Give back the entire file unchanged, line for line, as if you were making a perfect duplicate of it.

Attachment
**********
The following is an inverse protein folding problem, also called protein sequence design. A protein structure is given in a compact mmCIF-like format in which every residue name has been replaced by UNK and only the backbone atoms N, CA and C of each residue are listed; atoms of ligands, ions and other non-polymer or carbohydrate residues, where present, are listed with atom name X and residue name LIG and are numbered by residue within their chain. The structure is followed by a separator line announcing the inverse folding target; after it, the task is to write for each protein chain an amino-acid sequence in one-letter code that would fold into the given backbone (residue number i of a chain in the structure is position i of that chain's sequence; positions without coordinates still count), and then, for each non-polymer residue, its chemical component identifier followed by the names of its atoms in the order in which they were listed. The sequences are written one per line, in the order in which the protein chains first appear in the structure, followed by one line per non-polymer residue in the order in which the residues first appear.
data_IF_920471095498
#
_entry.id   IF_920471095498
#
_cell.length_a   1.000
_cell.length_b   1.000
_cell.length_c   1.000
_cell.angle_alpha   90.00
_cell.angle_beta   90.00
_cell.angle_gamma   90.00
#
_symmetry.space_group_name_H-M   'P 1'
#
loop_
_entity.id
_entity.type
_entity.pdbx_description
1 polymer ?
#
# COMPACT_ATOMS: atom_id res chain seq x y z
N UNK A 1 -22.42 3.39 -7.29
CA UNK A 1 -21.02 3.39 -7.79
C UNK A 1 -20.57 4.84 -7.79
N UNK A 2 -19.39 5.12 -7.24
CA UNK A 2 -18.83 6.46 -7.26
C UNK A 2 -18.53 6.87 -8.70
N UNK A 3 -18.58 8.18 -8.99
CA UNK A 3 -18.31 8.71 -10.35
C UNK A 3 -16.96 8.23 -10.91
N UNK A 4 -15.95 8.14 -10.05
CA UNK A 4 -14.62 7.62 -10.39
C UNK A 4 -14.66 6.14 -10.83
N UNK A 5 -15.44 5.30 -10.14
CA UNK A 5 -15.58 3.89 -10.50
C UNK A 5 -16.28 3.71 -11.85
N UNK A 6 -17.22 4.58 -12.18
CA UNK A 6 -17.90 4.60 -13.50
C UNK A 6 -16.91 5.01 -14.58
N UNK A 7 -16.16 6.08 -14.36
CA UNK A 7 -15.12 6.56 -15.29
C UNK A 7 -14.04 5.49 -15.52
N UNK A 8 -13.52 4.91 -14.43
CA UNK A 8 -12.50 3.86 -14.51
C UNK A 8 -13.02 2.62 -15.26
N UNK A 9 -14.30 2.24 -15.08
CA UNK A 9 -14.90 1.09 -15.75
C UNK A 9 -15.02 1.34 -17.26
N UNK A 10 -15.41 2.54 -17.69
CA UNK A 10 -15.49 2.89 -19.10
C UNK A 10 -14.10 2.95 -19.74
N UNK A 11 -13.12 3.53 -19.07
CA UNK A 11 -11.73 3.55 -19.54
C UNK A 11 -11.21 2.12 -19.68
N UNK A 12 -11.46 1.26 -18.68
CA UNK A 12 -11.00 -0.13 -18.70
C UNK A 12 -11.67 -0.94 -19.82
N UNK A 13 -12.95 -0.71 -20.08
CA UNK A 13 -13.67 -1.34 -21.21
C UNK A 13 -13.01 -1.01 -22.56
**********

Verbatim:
The following is an inverse protein folding problem, also called protein sequence design. A protein structure is given in a compact mmCIF-like format in which every residue name has been replaced by UNK and only the backbone atoms N, CA and C of each residue are listed; atoms of ligands, ions and other non-polymer or carbohydrate residues, where present, are listed with atom name X and residue name LIG and are numbered by residue within their chain. The structure is followed by a separator line announcing the inverse folding target; after it, the task is to write for each protein chain an amino-acid sequence in one-letter code that would fold into the given backbone (residue number i of a chain in the structure is position i of that chain's sequence; positions without coordinates still count), and then, for each non-polymer residue, its chemical component identifier followed by the names of its atoms in the order in which they were listed. The sequences are written one per line, in the order in which the protein chains first appear in the structure, followed by one line per non-polymer residue in the order in which the residues first appear.
data_IF_920471095498
#
_entry.id   IF_920471095498
#
_cell.length_a   1.000
_cell.length_b   1.000
_cell.length_c   1.000
_cell.angle_alpha   90.00
_cell.angle_beta   90.00
_cell.angle_gamma   90.00
#
_symmetry.space_group_name_H-M   'P 1'
#
loop_
_entity.id
_entity.type
_entity.pdbx_description
1 polymer ?
#
# COMPACT_ATOMS: atom_id res chain seq x y z
N UNK A 1 -22.42 3.39 -7.29
CA UNK A 1 -21.02 3.39 -7.79
C UNK A 1 -20.57 4.84 -7.79
N UNK A 2 -19.39 5.12 -7.24
CA UNK A 2 -18.83 6.46 -7.26
C UNK A 2 -18.53 6.87 -8.70
N UNK A 3 -18.58 8.18 -8.99
CA UNK A 3 -18.31 8.71 -10.35
C UNK A 3 -16.96 8.23 -10.91
N UNK A 4 -15.95 8.14 -10.05
CA UNK A 4 -14.62 7.62 -10.39
C UNK A 4 -14.66 6.14 -10.83
N UNK A 5 -15.44 5.30 -10.14
CA UNK A 5 -15.58 3.89 -10.50
C UNK A 5 -16.28 3.71 -11.85
N UNK A 6 -17.22 4.58 -12.18
CA UNK A 6 -17.90 4.60 -13.50
C UNK A 6 -16.91 5.01 -14.58
N UNK A 7 -16.16 6.08 -14.36
CA UNK A 7 -15.12 6.56 -15.29
C UNK A 7 -14.04 5.49 -15.52
N UNK A 8 -13.52 4.91 -14.43
CA UNK A 8 -12.50 3.86 -14.51
C UNK A 8 -13.02 2.62 -15.26
N UNK A 9 -14.30 2.24 -15.08
CA UNK A 9 -14.90 1.09 -15.75
C UNK A 9 -15.02 1.34 -17.26
N UNK A 10 -15.41 2.54 -17.69
CA UNK A 10 -15.49 2.89 -19.10
C UNK A 10 -14.10 2.95 -19.74
N UNK A 11 -13.12 3.53 -19.07
CA UNK A 11 -11.73 3.55 -19.54
C UNK A 11 -11.21 2.12 -19.68
N UNK A 12 -11.46 1.26 -18.68
CA UNK A 12 -11.00 -0.13 -18.70
C UNK A 12 -11.67 -0.94 -19.82
N UNK A 13 -12.95 -0.71 -20.08
CA UNK A 13 -13.67 -1.34 -21.21
C UNK A 13 -13.01 -1.01 -22.56